To ensure improved instruction as a result of curriculum changes, there must be close coordination between new curriculum development and current instruction program and process and their evaluation.  There must be coordination across subject areas and articulation of programs between grade levels.  Implementation of new or revised curriculum must be closely coordinated with staff development programs.

The Superintendent/designee is responsible for authorizing curriculum studies and for establishing curriculum councils and advisory committees as needed.

The Board expects all certificated staff to work together in evaluating the educational program and recommending additions and changes in courses, programs and instructional approaches.  All staff members have a professional obligation to the educational program, including responsibility for working on curriculum committees.  The certificated staff is expected to play an active role in curriculum development.

The Superintendent/designee provides the Board with reports on the curriculum and on the work of curriculum committees and recommends courses and programs for adoption by the Board.

[Adoption date:  October 21, 2004]

LEGAL REFS.:    OAC    3301-35-02; 3301-35-03; 3301-35-04; 3301-35-06

CROSS REF.:    ABA, Community Involvement in Decision Making (Also KC)
                             ABB, Staff Involvement in Decision Making (Also GBB)
                             BCF, Advisory Committees to the Board

CONTRACT REF.:    Teachers’ Negotiated Agreement

 

 

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File:  IFD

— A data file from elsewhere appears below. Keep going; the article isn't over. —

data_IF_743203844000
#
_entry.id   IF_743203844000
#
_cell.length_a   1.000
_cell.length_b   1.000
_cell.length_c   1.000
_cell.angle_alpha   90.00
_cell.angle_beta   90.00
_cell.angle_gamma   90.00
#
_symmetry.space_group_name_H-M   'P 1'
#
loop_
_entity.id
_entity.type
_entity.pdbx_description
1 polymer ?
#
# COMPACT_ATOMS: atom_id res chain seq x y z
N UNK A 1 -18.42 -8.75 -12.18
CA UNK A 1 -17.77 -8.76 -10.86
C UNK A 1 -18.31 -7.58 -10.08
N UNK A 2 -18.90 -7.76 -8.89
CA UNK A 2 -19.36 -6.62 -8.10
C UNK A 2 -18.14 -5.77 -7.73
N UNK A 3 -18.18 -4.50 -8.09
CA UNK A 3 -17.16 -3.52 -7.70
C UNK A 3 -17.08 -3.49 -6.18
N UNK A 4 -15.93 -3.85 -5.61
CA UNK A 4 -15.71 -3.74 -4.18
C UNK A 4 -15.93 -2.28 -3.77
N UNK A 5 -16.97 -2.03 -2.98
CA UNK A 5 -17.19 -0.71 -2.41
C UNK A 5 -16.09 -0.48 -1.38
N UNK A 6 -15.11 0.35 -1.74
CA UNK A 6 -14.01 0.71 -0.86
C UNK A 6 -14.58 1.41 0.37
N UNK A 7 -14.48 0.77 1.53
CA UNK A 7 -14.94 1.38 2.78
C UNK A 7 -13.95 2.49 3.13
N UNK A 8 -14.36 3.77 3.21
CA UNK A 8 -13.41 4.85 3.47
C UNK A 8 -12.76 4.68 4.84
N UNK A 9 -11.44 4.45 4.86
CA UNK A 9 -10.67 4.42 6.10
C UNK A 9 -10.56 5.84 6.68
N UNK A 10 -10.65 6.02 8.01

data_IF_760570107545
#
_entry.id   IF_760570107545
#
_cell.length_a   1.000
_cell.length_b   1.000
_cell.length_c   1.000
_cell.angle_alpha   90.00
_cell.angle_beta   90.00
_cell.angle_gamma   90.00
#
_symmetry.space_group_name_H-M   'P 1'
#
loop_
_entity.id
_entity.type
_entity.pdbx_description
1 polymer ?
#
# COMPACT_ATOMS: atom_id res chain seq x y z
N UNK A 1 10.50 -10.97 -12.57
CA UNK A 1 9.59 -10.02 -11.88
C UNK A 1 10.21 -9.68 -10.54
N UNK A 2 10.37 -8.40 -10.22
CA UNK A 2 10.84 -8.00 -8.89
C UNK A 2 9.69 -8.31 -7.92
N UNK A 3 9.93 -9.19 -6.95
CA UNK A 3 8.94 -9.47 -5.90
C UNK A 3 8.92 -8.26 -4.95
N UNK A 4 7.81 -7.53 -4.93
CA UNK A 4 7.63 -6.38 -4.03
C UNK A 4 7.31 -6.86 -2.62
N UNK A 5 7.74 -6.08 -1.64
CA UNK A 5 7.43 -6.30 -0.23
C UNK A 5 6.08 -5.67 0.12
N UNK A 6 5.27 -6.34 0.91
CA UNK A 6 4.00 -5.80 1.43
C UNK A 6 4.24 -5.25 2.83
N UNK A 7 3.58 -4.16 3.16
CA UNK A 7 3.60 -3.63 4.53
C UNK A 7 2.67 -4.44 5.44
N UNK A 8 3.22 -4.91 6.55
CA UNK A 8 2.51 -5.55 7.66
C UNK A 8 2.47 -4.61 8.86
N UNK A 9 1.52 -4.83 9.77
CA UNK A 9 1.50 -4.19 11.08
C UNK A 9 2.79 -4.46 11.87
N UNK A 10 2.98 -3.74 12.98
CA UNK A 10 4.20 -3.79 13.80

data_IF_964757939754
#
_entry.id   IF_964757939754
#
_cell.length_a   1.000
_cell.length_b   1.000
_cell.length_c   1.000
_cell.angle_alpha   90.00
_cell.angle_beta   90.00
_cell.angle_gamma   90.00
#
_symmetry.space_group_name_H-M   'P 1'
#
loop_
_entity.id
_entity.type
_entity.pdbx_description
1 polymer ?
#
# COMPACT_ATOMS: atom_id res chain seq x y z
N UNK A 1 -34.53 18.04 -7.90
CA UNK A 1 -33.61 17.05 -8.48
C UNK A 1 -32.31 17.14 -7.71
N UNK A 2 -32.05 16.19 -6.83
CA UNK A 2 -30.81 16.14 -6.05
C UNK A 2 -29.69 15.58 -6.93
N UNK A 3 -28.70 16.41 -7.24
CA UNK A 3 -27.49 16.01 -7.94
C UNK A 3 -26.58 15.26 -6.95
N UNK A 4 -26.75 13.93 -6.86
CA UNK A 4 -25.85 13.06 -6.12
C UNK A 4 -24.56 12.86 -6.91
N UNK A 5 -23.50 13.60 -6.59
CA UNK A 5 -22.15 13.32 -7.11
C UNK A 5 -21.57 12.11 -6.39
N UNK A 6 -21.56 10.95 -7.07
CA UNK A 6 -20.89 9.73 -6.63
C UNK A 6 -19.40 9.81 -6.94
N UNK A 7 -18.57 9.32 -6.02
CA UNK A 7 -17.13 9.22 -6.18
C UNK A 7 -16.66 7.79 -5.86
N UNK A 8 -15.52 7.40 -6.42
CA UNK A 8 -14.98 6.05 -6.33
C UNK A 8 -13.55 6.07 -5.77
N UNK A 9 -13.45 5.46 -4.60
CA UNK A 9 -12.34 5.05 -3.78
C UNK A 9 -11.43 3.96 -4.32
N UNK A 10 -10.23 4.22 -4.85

CURRICULUM ADOPTION

An effective curriculum requires continuous development, implementation, evaluation and improvement.  The Board expects the certificated staff to implement courses of study which promote the educational goals of the District and comply with legal requirements.

Legal responsibility for adoption of curriculum resides with the Board.  The Board assigns responsibility for curriculum development to the Superintendent.  The Board considers and acts on new courses and programs as recommended by the Superintendent.  It officially approves courses of study for all subjects as required by State and Federal law.

The Superintendent supervises the evaluation of the curriculum.  Courses of study are reviewed and updated as needed.  After evaluation, courses of study are presented to the Board for adoption or re-adoption.  The Board may initiate studies of prospective new courses and curriculum revisions.

[Adoption date:  October 21, 2004]

LEGAL REFS.:    ORC    3301.07
                                            3313.60; 3313.602; 3313.90
                               OAC    3301-35-02; 3301-35-03; 3301-35-04

 

 

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File:  IGAB

HUMAN RELATIONS EDUCATION

This Board fosters good human relations dealing with race, color, national origin, citizenship status, religion, gender, economic status, age or disability through its instructional programs, its student activities and the classroom environment.

The Board encourages and supports the following approaches to human relations education.

    1.    The curriculum for all students in grades kindergarten through 12 presents in
            context the accomplishments and contributions of the races and cultures of our
            world.

    2.    Methods and techniques of classroom teaching emphasize the similarities and
            likenesses of people of various backgrounds and cultures.